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Nepal Old History

 

The Kathmandu Valley has been the center of state formation for a couple of millennia. Today's Nepal began to take shape in the 18th century when a kingdom was formed. In the 19th century, the king's power was cut by a coup and a system of hereditary prime ministerial office was introduced. Eventually opposition to the ruling Ranady dynasty grew. It was forced to surrender power in 1951, since India stood on the side of the king and the political opposition.

Today's Nepal was inhabited already during the younger Stone Age, but not until the millennium before Christ is the area mentioned in Indian scriptures. The Kiranti people dominated the country at the time of Buddha's birth in the town of Lumbini 560 BC. From the end of the 8th century AD the Newar people in the Kathmandu Valley ruled. Newar may be the root of the name Nepal; According to another interpretation, it means "the beginning of a new era".

  • AbbreviationFinder.org: Comprehensive guide to and popular abbreviations of Nepal, covering history, economy, and social conditions.

The following centuries were marked by Indian conquests and power struggles between indigenous groups. In the 12th century, Nepal's rulers began to add the title to their names. The Mallad dynasty came to dominate the Kathmandu valley until the 18th century.

The city state of Gorkha

Old History of Nepal

The foundation of today's Nepal was laid in 1768–1769 when the city state of Gurkha (Gorkha), led by Prithvi Narayan Shah, succumbed to the surrounding principality, including Kathmandu. The Gurkha people were war caste Hindus originating in India and their faith and Indo-European languages ​​came to dominate. The expansion of the cucumber herd both east and west led to confrontations with China and later Britain.

The Shah dynasty's position was weakened in the mid-1840s, when Jung Bahadur, during a period of power struggles, proclaimed prime minister and occupied other important posts with his family members. The king was allowed to retain his throne, but lost his powers. Jung Bahadur took the title "robbery" and made the Prime Minister's office hereditary.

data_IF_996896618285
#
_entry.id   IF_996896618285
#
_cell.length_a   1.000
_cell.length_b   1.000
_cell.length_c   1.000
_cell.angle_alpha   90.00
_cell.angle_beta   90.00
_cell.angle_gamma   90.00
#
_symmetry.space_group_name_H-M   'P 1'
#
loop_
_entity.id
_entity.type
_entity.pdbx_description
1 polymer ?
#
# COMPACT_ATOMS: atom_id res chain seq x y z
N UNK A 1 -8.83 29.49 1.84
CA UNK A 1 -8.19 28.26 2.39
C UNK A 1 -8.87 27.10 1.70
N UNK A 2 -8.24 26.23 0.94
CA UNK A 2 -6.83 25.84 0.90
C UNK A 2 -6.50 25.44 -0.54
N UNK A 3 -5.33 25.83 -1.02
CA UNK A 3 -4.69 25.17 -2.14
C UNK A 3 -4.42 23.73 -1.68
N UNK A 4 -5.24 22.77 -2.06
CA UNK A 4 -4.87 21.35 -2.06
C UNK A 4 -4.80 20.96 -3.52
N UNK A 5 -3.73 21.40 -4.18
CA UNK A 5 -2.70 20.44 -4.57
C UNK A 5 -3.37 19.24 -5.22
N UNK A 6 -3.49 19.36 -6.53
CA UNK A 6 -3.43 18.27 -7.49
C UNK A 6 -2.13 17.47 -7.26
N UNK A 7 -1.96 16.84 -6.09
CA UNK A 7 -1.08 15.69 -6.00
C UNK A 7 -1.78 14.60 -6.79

Isolated mountain region

During the Ranad dynasty, the development of and in many areas stopped, the country remained at a medieval level. But the isolation also helped Nepal to escape colonization. During the first decades of the 20th century, an opposition began to grow. Among the opposition there were officers who served in the British army and got in touch with democratic ideas.

The Indian independence movement inspired the millions of Nepalese living in northern India. 1950 was formed among these Nepalese Congress (NC), which allied with the royal family to overthrow the Ranad dynasty. NC started an armed struggle. Since the British left India in 1947 and the Indian government stood on the side of the king and NC, the Rana dynasty was forced to relinquish power. In 1951 the king's supremacy was restored.

2013

November

Strongly delayed new elections are carried out

November 19

The re-election to the Constituent Assembly is carried out, despite sporadic violence during Election Day in the form of minor blast attacks in Kathmandu, with several injured as a result. About 12 million eligible voters elect 575 of 601 members from around 16,000 candidates from about 120 parties. Hundreds of foreign observers are monitoring the election process. The turnout is estimated at just over 77 percent.

October

Murder with links to the election

A candidate for the Marxist Leninist party UML is shot dead by perpetrators in a passing car in Kathmandu. Later this month, another UML politician is arrested along with two other men. The three are suspected of the murder, whose motive must have been that the arrested politician did not receive enough support in his constituency to be able to run for election.

June

New election postponed - again

The transitional government announces that the new election to the Constituent Assembly, which would have been held in June 2013, has now been postponed to November the same year.

April

Truth Commission gets rejected

The Supreme Court rejects the government's plans to establish a Truth and Reconciliation Commission (see Modern History). According to the court, such a commission could lead to impunity being issued for serious crimes.

March

Unpolitical transitional government is formed

The Maoist-led Bhattarai government resigns and a ministry consisting mainly of retired bureaucrats is appointed, headed by Supreme Court Chief Justice Khil Raj Regmi. The parties also agree that the provisional government may remain until December 15, if elections cannot be held in June.

February

Election day is moved again

Nepal's four largest political parties agree that the planned new election to the Constituent Assembly should be postponed, from May to June 21, 2013. The political deadlock - the country is unconstitutional, without a permanent parliament and with a temporary, disputed government-paralyzed government - means that Concerns are rising among the public and violent protests in the streets must once again be dispelled by the riot police.

 
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